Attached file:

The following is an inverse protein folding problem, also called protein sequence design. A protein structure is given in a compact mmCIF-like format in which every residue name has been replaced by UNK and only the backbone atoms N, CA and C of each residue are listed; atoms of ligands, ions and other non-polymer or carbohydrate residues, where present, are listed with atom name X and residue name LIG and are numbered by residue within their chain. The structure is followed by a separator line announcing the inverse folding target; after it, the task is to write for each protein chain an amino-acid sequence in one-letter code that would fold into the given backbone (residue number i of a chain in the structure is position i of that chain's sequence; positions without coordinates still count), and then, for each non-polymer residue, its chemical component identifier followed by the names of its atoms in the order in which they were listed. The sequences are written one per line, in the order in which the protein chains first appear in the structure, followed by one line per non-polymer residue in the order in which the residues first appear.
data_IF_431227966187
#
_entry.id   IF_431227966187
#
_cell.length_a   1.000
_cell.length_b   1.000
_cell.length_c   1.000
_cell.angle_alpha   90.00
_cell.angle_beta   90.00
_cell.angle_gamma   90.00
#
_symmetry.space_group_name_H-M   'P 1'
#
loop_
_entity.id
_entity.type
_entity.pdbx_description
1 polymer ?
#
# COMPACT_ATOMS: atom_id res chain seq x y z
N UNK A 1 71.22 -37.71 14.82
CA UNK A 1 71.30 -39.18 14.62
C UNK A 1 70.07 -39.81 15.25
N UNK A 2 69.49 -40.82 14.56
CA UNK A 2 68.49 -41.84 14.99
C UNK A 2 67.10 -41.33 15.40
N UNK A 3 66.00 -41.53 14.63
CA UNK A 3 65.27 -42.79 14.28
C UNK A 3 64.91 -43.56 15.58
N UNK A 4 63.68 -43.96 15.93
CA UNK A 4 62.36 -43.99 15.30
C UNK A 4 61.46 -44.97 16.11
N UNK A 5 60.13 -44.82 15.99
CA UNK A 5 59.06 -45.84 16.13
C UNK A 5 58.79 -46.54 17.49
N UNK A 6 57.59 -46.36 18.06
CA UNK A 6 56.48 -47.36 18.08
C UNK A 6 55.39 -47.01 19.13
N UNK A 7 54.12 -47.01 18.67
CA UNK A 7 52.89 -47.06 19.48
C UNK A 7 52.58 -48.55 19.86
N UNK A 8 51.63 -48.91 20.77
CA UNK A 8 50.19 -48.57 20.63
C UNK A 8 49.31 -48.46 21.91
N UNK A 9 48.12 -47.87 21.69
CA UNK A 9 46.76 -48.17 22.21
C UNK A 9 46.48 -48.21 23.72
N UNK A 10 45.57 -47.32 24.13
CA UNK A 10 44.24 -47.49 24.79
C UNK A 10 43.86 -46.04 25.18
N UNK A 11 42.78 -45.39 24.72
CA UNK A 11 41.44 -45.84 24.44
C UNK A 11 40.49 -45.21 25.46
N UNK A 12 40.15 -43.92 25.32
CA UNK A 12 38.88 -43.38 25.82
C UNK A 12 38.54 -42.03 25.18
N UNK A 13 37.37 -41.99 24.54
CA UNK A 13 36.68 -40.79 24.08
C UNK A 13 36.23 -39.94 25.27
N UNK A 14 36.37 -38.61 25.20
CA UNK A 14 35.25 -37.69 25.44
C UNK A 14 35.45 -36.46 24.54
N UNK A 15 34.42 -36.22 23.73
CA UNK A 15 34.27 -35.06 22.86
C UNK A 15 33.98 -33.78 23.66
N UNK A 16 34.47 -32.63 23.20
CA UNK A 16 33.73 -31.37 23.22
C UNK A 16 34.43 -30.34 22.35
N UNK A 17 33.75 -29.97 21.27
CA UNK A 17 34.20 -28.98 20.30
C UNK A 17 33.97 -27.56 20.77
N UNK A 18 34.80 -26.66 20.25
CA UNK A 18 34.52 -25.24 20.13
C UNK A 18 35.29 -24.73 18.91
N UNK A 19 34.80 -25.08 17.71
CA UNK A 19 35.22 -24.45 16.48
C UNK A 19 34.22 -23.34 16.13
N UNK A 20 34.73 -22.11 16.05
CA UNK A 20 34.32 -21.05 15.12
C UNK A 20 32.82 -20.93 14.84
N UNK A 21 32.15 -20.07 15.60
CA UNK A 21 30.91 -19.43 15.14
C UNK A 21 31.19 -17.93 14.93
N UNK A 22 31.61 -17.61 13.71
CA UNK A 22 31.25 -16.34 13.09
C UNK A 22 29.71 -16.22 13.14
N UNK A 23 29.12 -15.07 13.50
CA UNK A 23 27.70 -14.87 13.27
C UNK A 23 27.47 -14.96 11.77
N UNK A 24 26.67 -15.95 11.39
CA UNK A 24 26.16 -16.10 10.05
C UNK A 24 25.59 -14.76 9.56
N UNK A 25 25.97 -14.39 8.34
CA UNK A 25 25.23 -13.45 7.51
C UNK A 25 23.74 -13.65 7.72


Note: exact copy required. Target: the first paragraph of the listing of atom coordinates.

The following is an inverse protein folding problem, also called protein sequence design. A protein structure is given in a compact mmCIF-like format in which every residue name has been replaced by UNK and only the backbone atoms N, CA and C of each residue are listed; atoms of ligands, ions and other non-polymer or carbohydrate residues, where present, are listed with atom name X and residue name LIG and are numbered by residue within their chain. The structure is followed by a separator line announcing the inverse folding target; after it, the task is to write for each protein chain an amino-acid sequence in one-letter code that would fold into the given backbone (residue number i of a chain in the structure is position i of that chain's sequence; positions without coordinates still count), and then, for each non-polymer residue, its chemical component identifier followed by the names of its atoms in the order in which they were listed. The sequences are written one per line, in the order in which the protein chains first appear in the structure, followed by one line per non-polymer residue in the order in which the residues first appear.